The summer break was short. In mid-May, Werder Bremen secured direct promotion back to the Bundesliga by beating Jahn Regensburg 2-0 on the final day of the season. After the promotion celebrations, the players could go on vacation. It ended on June 19, when coach Ole Werner asked to start training in Bremen.

Eleven days after the performance diagnostics, the team traveled to the Zillertal to prepare for the coming season at a training camp in Zell am Ziller. The conditions in Austria are perfect if there hadn’t been a disruptive factor.

The right-wing populist FPÖ party held a day of action right next to the Green-Whites’ training ground last Sunday. Werder tweeted a photo of the event and wrote: “We feel so much at home here that we also stand up for it in the Zillertal: CLEAR EDGE AGAINST NAZIS.”

A reaction from the FPÖ was not long in coming. Press spokesman Leo Kohlbauer wrote on Twitter: “Nobody needs these left-leaning Piefke with us. Let’s celebrate Rainbow Ramadan in Buntland.”

Tyrol’s FPÖ state party chairman Markus Abwerzger described the makers of the Bremen Twitter account as “obvious hollow heads”.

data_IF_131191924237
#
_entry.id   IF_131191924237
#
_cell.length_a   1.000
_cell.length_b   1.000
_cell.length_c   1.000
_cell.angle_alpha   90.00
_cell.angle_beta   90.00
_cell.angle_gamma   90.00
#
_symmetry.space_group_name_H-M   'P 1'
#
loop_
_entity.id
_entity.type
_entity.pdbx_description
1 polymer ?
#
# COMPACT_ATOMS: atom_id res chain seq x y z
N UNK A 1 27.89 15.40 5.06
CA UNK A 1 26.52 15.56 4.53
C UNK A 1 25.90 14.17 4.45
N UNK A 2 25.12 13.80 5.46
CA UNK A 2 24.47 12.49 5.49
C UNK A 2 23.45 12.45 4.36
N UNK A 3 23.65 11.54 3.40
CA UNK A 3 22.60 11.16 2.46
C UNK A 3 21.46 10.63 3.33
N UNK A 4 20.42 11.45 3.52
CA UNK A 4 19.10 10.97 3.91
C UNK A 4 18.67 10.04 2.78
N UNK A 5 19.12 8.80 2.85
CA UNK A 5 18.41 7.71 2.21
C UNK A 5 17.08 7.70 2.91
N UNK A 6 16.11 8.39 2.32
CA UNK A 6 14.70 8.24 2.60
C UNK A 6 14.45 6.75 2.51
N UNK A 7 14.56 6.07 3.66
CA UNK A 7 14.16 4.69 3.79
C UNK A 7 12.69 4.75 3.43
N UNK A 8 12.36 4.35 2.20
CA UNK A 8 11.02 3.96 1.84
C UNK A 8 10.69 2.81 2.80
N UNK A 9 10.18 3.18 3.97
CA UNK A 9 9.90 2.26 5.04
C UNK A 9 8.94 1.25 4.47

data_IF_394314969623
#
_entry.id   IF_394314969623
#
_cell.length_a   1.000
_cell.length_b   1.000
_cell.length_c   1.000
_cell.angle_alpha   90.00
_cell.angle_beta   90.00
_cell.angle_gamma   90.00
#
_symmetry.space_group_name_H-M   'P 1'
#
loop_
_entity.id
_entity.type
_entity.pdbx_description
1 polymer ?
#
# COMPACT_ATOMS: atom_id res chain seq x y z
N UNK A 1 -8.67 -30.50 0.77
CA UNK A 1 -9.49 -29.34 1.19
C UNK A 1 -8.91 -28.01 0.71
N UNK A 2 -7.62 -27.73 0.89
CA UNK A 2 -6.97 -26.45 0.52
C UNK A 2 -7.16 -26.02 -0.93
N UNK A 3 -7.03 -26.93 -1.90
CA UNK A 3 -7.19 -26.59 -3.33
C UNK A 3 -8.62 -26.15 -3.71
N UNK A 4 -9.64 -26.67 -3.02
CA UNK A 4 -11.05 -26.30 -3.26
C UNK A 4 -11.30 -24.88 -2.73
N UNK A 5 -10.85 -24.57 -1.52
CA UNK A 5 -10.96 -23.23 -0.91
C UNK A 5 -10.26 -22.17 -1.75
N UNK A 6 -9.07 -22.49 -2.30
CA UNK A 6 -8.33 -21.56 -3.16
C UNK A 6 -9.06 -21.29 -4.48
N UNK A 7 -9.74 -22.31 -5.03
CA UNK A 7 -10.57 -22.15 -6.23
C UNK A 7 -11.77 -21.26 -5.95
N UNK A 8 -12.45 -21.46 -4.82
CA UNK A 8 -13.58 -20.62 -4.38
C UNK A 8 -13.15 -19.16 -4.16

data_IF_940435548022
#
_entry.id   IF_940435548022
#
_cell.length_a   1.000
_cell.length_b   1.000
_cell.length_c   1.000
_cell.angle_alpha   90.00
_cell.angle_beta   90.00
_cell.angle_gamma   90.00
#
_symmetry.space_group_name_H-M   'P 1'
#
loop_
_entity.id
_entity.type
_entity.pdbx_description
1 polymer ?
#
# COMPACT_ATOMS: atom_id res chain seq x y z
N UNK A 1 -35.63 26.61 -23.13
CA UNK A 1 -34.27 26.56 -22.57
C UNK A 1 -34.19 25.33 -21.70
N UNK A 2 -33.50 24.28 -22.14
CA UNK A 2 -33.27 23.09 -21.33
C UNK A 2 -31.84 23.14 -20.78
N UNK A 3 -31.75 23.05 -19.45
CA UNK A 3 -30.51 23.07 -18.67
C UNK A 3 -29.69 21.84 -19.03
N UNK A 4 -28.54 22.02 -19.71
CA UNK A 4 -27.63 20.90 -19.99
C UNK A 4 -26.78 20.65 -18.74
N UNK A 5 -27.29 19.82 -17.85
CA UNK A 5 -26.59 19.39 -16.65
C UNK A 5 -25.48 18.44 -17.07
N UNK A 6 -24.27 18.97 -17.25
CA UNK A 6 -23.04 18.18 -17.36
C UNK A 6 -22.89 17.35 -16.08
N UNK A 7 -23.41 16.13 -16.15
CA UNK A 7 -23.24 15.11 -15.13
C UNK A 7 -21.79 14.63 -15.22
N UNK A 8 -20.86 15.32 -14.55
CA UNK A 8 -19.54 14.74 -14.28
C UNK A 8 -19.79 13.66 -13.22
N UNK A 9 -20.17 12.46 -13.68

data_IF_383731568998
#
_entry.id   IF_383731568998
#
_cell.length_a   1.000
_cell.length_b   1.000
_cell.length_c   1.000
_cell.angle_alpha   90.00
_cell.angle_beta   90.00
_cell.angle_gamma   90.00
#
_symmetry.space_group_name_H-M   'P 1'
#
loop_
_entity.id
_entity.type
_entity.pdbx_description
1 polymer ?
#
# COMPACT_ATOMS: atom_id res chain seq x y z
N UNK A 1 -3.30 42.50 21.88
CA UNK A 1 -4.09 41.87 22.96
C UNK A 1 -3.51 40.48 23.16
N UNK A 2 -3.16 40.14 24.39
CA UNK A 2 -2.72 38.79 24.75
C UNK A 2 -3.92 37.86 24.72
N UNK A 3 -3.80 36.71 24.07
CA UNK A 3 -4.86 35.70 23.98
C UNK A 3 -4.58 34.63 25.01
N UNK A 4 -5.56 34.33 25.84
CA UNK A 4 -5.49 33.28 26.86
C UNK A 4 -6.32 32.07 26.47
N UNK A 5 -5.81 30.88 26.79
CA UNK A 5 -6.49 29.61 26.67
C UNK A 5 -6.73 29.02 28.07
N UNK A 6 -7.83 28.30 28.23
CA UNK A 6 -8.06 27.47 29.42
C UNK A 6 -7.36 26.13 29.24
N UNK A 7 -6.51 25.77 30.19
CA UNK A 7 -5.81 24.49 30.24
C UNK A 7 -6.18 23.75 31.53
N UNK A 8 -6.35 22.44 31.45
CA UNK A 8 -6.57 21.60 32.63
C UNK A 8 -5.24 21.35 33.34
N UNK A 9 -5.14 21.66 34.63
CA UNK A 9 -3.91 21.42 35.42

The FPÖ, which is represented in all nine Austrian state parliaments, is accused of being very close to right-wing extremism. Most recently, a collaboration between the former Frankfurt professional Martin Hinteregger and the FPÖ politician Heinrich Sickl caused a stir. Together they planned the football tournament “Hinti-Cup”. Hinteregger’s business relationship with the right-wing extremist local politician, who has connections to the identitarian movement, put him under severe pressure and he was heavily criticized.

“I know that he was a FPÖ politician, which isn’t a bad thing in Austria. But I didn’t know anything about the Identitarian movement and I didn’t know what that meant either,” Hinteregger told the Austrian newspaper Standard: “In Germany, many bring the FPÖ and AfD on the same level, but the AfD is ten times worse.”

Werder has long campaigned against all forms of racism and right-wing extremism. “Every AfD voter should know that it is a contradiction to find Werder good and vote for the AfD,” said Bremen’s President Hubertus Hess-Grunewald four years ago.